Where does the money go?

Your gift goes into specific programme funds: Saving Lives, Livelihoods, Women's Rights, Health and Education.



Oxfam Ireland uses the funds generated by the sale of gifts such as a Cooking Stove, Care for a Baby, Safe Water for Families, Fix a Well, Water Quality Testing, and Water for a School to provide life-saving support to communities who are caught up in humanitarian crises. These can be natural disasters such as the Haiti Earthquake of 2010 or man-made such as the ongoing crises in Syria or in the Democratic of Congo. Regardless of the causes these crises affect many millions of people around the world annually, causing untold misery, death and destruction. Whole communities are confronted with unimaginable threats to their lives and security. Many are displaced and lose their homes and their livelihoods. 
Oxfam’s priority is to ensure that fewer men, women and children will die or suffer illness, insecurity or deprivation because of natural disasters and conflict. We believe that those most at risk have the right to clean water and sanitation, food and shelter and to have their basic needs met. And importantly they should be free from violence and coercion and be able to take control of their own lives with dignity.
In humanitarian crisis Oxfam therefore provides a range of practical supports such as clean water, sanitation facilities, cash vouchers to enable the purchase of food, mosquito nets to prevent malaria and personal hygiene items. We also work to ensure that the rights of the most vulnerable including small children and the elderly, people living with HIV and those with disabilities, are recognised and supported.




Oxfam Ireland uses funds generated by the sale of gifts such as Goats, 3 Little Pigs, a Clutch of Chicks, and Fight Climate Change to work with poor communities to improve their livelihoods. Our work to increase agricultural production, safeguard animal health and well-being, provide small-scale farmers and other producers with access to markets and opportunities to enter the value chain makes a significant difference to income at the level of individual households. These efforts improve food security and increase the well-being of poor families by giving them access to greater development opportunities.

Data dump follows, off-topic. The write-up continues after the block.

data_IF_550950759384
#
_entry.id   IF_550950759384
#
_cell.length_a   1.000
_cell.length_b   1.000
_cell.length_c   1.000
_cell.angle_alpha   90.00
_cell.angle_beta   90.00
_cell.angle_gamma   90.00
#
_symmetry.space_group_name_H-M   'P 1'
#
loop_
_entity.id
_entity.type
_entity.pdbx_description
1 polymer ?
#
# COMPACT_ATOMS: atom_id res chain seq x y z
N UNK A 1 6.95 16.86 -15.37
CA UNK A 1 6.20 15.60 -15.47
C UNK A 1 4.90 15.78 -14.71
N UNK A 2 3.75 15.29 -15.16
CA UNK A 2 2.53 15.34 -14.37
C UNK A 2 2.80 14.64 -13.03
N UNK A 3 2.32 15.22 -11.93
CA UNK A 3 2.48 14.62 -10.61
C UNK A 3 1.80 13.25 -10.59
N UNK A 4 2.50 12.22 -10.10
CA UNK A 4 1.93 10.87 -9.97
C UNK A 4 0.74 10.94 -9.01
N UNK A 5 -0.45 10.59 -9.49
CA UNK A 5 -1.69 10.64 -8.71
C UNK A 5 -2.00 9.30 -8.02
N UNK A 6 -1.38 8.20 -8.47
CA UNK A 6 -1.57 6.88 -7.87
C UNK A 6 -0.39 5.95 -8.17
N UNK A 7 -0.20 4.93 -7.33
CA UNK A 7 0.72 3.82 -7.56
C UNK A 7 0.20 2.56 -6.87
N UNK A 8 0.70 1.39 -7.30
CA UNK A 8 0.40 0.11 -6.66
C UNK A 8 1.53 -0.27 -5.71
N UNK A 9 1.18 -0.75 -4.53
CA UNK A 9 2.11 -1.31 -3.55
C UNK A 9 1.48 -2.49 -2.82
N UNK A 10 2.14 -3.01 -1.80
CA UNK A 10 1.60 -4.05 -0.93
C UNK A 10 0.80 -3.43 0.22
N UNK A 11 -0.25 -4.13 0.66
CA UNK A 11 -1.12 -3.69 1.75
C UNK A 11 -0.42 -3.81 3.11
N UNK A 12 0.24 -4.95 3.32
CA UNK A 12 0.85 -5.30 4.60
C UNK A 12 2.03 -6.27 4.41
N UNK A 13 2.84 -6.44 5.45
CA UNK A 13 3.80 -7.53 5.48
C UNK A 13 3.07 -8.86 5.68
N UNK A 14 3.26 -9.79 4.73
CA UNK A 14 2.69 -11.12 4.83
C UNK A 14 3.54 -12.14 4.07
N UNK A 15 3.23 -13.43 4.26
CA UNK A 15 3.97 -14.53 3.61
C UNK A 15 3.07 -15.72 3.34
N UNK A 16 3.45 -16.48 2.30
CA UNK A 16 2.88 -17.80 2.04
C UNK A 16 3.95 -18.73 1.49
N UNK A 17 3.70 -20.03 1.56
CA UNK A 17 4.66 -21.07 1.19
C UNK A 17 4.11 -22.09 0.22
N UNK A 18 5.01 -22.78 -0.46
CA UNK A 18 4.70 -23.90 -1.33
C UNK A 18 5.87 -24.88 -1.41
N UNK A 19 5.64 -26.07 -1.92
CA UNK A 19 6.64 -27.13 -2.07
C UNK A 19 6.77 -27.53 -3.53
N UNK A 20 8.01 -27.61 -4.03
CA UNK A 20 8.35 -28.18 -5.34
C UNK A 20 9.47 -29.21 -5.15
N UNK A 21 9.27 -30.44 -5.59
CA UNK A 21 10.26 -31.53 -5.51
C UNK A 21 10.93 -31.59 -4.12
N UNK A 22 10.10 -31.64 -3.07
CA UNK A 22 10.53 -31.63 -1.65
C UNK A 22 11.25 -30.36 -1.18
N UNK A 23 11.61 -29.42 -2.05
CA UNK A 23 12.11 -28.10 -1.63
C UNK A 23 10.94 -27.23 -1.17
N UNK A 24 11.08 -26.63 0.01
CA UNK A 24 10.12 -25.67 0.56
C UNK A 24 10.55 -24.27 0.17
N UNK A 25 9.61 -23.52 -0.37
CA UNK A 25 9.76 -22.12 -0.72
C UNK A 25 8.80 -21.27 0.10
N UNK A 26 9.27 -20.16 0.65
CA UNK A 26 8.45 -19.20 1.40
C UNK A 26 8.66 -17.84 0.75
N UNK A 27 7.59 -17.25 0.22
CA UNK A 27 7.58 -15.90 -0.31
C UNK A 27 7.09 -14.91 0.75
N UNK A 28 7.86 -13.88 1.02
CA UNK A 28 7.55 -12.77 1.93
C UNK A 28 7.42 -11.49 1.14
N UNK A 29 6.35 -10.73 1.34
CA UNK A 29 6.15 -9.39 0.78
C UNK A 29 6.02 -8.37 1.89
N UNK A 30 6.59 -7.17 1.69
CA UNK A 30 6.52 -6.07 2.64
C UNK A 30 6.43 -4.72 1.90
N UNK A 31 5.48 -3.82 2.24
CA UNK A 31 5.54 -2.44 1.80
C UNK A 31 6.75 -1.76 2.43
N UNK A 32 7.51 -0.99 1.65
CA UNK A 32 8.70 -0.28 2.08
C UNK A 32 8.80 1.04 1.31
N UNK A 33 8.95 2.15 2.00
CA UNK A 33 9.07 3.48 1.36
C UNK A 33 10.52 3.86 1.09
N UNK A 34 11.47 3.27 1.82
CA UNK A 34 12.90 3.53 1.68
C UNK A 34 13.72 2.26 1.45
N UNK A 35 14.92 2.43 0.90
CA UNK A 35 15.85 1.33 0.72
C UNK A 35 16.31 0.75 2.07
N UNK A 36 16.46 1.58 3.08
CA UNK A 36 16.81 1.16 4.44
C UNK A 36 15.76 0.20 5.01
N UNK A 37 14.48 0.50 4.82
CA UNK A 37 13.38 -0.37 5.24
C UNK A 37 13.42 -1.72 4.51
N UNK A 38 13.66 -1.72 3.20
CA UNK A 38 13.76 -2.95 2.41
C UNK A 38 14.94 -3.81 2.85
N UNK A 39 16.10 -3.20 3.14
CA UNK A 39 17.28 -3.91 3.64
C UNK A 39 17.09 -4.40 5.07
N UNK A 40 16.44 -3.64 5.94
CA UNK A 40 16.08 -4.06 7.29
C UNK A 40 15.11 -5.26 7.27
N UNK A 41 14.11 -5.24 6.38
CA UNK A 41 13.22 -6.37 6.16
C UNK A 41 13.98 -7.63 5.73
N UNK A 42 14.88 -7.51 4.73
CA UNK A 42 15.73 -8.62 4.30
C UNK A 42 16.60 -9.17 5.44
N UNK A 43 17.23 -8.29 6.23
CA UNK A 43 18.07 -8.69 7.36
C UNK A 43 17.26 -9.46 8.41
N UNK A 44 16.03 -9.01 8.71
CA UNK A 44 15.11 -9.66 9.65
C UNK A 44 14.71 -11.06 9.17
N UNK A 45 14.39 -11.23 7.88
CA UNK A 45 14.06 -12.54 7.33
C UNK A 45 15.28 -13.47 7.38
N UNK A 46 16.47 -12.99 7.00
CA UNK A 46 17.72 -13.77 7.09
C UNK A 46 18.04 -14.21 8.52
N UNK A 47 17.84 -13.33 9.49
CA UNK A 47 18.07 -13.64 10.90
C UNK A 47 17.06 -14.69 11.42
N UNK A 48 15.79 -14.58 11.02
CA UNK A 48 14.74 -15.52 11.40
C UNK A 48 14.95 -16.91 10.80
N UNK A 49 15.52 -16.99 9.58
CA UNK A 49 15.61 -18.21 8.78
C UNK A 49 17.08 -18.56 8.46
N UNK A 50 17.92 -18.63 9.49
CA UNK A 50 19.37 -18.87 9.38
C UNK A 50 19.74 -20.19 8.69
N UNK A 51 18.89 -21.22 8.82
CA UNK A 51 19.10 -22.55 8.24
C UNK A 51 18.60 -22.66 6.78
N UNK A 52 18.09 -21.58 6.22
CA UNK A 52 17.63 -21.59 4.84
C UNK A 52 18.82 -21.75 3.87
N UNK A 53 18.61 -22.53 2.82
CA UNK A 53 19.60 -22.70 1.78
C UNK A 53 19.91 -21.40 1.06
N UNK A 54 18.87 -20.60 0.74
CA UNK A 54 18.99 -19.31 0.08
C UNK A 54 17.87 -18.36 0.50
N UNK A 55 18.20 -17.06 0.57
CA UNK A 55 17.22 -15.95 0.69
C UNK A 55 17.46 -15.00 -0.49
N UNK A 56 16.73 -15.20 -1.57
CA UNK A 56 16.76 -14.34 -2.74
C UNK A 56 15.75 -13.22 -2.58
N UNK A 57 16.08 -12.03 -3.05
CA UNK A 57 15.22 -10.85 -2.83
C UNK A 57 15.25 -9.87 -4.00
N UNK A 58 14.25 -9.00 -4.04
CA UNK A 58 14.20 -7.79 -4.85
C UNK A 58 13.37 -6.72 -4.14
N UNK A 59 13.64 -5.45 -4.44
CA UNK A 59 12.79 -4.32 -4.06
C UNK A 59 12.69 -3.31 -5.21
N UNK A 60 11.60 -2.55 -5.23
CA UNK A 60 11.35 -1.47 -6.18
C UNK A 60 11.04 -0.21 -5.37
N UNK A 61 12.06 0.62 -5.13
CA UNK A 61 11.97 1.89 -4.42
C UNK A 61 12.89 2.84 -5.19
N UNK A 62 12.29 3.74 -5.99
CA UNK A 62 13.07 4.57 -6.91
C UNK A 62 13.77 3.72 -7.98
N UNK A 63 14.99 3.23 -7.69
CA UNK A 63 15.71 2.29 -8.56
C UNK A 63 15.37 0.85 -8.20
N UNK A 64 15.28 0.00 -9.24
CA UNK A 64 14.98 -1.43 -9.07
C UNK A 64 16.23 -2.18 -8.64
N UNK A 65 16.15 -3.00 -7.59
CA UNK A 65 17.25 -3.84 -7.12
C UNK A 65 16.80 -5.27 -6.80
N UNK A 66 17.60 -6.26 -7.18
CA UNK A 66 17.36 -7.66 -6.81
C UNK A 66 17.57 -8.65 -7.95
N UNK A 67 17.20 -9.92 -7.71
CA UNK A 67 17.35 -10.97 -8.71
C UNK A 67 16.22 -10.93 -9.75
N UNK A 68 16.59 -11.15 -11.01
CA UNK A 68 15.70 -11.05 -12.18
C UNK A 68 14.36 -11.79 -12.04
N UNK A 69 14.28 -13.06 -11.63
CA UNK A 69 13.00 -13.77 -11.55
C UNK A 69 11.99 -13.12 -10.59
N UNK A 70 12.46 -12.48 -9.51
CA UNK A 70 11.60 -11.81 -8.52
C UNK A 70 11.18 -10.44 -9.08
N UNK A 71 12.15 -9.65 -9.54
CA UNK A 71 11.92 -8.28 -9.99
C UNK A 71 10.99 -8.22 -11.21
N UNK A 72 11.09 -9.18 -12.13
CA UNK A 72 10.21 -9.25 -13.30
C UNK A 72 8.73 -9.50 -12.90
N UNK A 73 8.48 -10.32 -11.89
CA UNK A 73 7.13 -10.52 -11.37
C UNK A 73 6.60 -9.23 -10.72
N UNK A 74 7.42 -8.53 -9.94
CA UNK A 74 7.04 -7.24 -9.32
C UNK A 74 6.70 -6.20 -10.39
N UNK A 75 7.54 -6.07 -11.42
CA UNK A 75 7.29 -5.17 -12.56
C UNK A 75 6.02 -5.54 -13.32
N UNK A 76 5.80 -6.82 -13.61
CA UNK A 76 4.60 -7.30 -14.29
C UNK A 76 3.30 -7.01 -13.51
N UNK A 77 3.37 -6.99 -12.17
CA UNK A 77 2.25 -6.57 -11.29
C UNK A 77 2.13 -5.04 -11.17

But the success or otherwise of our livelihoods work is heavily influenced by the degree to which communities have access to key productive resources such as land and water. That is why a big focus of our work in this area is to secure land rights particularly for poor women farmers who are the majority of the subsistence farmers in developing countries.  We work to ensure that the farmers, who work the land, own the land and have access to the knowledge and techniques that will improve their productivity. We also aim to ensure that communities whose livelihoods depend on livestock, such as the Masaai Pastoralists of Northern Tanzania, have access to water and grazing land for their animals and the support of trained community animal health workers to help them maintain healthy stocks.


Oxfam understands that you are more likely to be poor if you a woman. You are more likely to go hungry and be kept out of school. You are less likely to own land or have the right to make decisions affecting your life. You are also more likely to be a refugee or the victim of sexual violence. These are all, first and foremost, an abuse of the basic human rights of women and girls throughout the world. But they also represent significant barriers to meaningful development for those women and girls, their families and communities.  Oxfam has therefore placed the advancement of women’s rights at the centre of its work. 
We use funds generated through gifts such as Women’s Empowerment to address the particular challenges faced by women and girls. This includes programmes that address the rights of women to access and control resources such as land that promote the contribution, visibility and voice of small-scale women farmers and other producers and create dedicated market opportunities that specifically benefit women.  
We also work to eradicate violence against women and girls through changing the beliefs, attitudes, and behaviours that condone and perpetuate such violence, by mobilising popular campaigns and by advocating for legislation and other policy frameworks that protect and promote the rights of women and girls to live free from violence, provide for criminal sanction and legal redress and ensure that survivors of violence have access to safe and confidential services.




Funds generated by the sale of gifts such as Educate a Girl and School Books enable Oxfam Ireland to undertake vital work to ensure that poor communities have access to key essential services. Our goal here is to ensure that more women and men, boys and girls will exercise their rights to quality health care and education.

We are particularly concerned with the most marginalised members of those communities such as orphans and vulnerable children and those living with HIV. When people cannot access proper health care and education services their life chances are compromised and significant constraints are placed on their ability to live healthy, productive lives and achieve their true potential. 

We are working to increase access to these vital services by advocating for the availability of resources, promoting innovation in service provision and empowering poor communities to demand greater accountability from their governments on the allocation of funding for these services.